Supreme Court nominee Clarence Thomas referred to his longstanding admiration for black activist Louis Farrakhan in the text of two speeches eight years ago and quoted the Nation of Islam leader to end the remarks, the Dallas Times Herald reported Friday.

In a copyrighted story, the newspaper said it independently obtained copies of the two speeches and The Equal Employment Opportunity Commission later provided identical texts from files of speeches delivered by Thomas during his chairmanship of the agency.The remarks were identified on their cover pages as "Speech Given by Clarence Thomas" to the Capital Press Club, an association of black journalists, in Washington Sept, 19, 1983, and "Speech Given by Clarence Thomas" to the Association of Black MBAs on Oct. 6, 1983, in Atlanta, the Times Herald said.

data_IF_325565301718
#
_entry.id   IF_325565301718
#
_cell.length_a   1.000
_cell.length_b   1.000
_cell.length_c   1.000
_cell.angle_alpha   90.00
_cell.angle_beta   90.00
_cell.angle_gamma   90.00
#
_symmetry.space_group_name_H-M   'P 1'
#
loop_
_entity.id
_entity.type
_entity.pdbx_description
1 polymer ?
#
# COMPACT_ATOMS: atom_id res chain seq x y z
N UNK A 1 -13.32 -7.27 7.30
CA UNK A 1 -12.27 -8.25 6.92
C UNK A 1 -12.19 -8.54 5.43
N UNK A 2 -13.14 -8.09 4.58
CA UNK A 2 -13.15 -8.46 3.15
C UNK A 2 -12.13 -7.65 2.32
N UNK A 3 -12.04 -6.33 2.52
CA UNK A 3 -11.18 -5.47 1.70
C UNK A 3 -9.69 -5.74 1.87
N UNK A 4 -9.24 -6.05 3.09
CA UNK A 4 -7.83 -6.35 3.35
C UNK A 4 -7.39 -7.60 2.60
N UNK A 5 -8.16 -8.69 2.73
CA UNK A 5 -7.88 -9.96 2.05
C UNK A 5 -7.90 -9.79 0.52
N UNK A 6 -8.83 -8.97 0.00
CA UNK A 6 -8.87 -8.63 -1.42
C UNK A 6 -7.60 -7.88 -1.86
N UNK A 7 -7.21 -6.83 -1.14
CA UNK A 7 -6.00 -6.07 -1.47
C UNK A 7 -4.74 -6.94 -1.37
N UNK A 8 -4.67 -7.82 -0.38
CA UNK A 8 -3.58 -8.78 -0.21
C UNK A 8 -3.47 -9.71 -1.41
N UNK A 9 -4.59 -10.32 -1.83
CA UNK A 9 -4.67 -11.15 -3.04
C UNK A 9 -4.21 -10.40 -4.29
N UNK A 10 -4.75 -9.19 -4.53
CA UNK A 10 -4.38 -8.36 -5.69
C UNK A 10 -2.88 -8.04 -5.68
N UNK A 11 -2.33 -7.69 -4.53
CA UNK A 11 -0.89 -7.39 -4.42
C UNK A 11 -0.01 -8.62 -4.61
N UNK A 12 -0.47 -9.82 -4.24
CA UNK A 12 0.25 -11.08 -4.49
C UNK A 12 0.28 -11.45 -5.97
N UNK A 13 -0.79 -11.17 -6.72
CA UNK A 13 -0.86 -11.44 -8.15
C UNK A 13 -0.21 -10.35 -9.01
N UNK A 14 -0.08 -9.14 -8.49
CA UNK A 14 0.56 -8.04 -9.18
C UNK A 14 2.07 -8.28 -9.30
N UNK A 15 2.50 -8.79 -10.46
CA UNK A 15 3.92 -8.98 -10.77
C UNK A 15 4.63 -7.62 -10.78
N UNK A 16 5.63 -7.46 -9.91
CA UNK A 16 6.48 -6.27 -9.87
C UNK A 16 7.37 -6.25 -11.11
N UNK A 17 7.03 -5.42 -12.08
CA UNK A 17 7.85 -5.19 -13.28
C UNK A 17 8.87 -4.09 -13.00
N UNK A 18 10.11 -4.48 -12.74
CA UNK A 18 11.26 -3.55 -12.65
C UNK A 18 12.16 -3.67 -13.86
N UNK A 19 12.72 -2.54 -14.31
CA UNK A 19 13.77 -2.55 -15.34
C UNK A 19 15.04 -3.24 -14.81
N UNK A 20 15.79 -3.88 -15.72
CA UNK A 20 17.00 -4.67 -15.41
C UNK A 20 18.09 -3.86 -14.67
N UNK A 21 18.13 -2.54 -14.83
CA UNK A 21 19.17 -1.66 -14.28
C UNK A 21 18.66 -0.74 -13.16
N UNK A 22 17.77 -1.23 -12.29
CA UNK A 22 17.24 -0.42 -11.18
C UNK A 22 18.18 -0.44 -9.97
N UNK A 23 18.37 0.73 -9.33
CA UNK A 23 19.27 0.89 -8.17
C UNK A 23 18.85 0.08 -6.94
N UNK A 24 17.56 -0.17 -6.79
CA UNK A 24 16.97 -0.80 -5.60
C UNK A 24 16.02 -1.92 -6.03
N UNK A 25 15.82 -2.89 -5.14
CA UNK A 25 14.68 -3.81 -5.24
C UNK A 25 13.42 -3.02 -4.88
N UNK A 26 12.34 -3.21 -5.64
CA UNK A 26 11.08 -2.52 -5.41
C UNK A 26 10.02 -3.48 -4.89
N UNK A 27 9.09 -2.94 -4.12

Farrakhan, who succeeded Malcolm X as chief spokesman for the Nation of Islam in 1964, is known for his frequent attacks on the Jewish religion and the influence of American Jews on U.S. political policy. He is often portrayed as a racist demagogue, urging blacks to defy the white establishment and encouraging them to not salute the American flag.

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In both speeches, Thomas described Farrakhan as "a man I have admired for more than a decade," the paper said.

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